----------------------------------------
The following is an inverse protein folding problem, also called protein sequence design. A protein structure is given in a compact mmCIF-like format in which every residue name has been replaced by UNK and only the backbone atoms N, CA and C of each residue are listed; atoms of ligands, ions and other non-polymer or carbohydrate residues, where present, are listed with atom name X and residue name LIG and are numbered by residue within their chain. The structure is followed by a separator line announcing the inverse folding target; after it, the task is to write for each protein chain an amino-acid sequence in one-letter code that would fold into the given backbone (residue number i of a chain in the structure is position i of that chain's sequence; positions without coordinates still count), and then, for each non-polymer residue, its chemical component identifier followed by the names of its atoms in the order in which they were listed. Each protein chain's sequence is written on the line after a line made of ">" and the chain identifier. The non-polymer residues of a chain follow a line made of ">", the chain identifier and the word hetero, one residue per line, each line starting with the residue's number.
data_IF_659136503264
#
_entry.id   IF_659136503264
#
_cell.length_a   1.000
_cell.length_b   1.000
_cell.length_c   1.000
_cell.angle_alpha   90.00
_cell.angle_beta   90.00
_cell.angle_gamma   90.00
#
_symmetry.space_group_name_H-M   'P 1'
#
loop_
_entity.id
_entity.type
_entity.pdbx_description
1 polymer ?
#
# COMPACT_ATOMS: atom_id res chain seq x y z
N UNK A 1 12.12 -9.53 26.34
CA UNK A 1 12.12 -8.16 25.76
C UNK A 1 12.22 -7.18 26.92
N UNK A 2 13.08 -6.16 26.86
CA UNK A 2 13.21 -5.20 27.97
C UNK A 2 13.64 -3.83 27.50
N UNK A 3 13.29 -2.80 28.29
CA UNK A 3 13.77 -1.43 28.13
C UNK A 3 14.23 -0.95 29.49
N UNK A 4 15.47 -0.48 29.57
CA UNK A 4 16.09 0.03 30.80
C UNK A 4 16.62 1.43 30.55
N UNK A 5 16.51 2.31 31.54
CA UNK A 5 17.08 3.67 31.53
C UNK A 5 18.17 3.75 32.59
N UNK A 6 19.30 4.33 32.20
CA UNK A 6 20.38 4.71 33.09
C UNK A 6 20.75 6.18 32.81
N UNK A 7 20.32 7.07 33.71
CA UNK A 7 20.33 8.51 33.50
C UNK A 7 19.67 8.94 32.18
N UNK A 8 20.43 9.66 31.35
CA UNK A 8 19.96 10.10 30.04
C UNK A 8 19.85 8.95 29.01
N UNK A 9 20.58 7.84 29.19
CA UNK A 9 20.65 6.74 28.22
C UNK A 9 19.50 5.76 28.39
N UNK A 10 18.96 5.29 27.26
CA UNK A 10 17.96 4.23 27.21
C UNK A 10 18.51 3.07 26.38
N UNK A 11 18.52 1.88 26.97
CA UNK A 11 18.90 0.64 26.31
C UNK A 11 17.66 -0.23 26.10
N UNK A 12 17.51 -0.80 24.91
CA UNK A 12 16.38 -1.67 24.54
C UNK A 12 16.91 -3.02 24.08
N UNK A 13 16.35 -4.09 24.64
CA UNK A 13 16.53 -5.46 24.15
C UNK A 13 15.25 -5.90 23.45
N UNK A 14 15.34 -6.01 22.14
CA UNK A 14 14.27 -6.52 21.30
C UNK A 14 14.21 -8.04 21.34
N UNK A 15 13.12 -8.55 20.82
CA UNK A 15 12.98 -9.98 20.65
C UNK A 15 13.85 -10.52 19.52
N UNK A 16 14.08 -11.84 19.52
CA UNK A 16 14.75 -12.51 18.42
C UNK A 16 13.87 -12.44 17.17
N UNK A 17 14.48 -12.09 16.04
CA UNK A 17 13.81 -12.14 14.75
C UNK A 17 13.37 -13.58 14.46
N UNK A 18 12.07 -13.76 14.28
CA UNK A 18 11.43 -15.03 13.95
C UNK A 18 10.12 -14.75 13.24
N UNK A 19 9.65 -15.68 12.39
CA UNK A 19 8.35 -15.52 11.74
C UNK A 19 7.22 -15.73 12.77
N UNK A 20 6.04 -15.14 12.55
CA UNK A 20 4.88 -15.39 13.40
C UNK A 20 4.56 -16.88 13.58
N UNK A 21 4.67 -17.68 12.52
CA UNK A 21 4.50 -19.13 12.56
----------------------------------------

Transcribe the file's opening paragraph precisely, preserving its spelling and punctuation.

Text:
The following is an inverse protein folding problem, also called protein sequence design. A protein structure is given in a compact mmCIF-like format in which every residue name has been replaced by UNK and only the backbone atoms N, CA and C of each residue are listed; atoms of ligands, ions and other non-polymer or carbohydrate residues, where present, are listed with atom name X and residue name LIG and are numbered by residue within their chain. The structure is followed by a separator line announcing the inverse folding target; after it, the task is to write for each protein chain an amino-acid sequence in one-letter code that would fold into the given backbone (residue number i of a chain in the structure is position i of that chain's sequence; positions without coordinates still count), and then, for each non-polymer residue, its chemical component identifier followed by the names of its atoms in the order in which they were listed. Each protein chain's sequence is written on the line after a line made of ">" and the chain identifier. The non-polymer residues of a chain follow a line made of ">", the chain identifier and the word hetero, one residue per line, each line starting with the residue's number.